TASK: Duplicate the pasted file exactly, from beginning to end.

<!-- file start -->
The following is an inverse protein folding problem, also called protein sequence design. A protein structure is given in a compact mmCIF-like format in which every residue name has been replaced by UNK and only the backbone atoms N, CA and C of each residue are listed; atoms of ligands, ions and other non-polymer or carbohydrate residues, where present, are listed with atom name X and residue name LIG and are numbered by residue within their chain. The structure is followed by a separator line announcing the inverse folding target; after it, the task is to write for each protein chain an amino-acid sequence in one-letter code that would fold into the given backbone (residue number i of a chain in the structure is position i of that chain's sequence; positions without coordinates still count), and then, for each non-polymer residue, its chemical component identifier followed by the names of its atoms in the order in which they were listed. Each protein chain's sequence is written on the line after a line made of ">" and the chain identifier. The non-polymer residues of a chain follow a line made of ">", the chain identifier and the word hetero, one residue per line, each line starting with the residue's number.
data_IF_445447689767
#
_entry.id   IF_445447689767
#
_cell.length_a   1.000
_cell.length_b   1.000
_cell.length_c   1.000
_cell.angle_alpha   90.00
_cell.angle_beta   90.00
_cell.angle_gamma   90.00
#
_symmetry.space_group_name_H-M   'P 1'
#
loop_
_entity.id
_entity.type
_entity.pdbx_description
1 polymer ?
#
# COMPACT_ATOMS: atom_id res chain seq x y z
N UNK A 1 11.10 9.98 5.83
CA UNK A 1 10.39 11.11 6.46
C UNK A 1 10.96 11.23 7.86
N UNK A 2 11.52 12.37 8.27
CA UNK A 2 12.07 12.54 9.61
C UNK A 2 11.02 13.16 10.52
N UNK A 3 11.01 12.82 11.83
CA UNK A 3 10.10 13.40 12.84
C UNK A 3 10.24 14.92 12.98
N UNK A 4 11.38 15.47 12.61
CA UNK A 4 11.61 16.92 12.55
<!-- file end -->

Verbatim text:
The following is an inverse protein folding problem, also called protein sequence design. A protein structure is given in a compact mmCIF-like format in which every residue name has been replaced by UNK and only the backbone atoms N, CA and C of each residue are listed; atoms of ligands, ions and other non-polymer or carbohydrate residues, where present, are listed with atom name X and residue name LIG and are numbered by residue within their chain. The structure is followed by a separator line announcing the inverse folding target; after it, the task is to write for each protein chain an amino-acid sequence in one-letter code that would fold into the given backbone (residue number i of a chain in the structure is position i of that chain's sequence; positions without coordinates still count), and then, for each non-polymer residue, its chemical component identifier followed by the names of its atoms in the order in which they were listed. Each protein chain's sequence is written on the line after a line made of ">" and the chain identifier. The non-polymer residues of a chain follow a line made of ">", the chain identifier and the word hetero, one residue per line, each line starting with the residue's number.
data_IF_445447689767
#
_entry.id   IF_445447689767
#
_cell.length_a   1.000
_cell.length_b   1.000
_cell.length_c   1.000
_cell.angle_alpha   90.00
_cell.angle_beta   90.00
_cell.angle_gamma   90.00
#
_symmetry.space_group_name_H-M   'P 1'
#
loop_
_entity.id
_entity.type
_entity.pdbx_description
1 polymer ?
#
# COMPACT_ATOMS: atom_id res chain seq x y z
N UNK A 1 11.10 9.98 5.83
CA UNK A 1 10.39 11.11 6.46
C UNK A 1 10.96 11.23 7.86
N UNK A 2 11.52 12.37 8.27
CA UNK A 2 12.07 12.54 9.61
C UNK A 2 11.02 13.16 10.52
N UNK A 3 11.01 12.82 11.83
CA UNK A 3 10.10 13.40 12.84
C UNK A 3 10.24 14.92 12.98
N UNK A 4 11.38 15.47 12.61
CA UNK A 4 11.61 16.92 12.55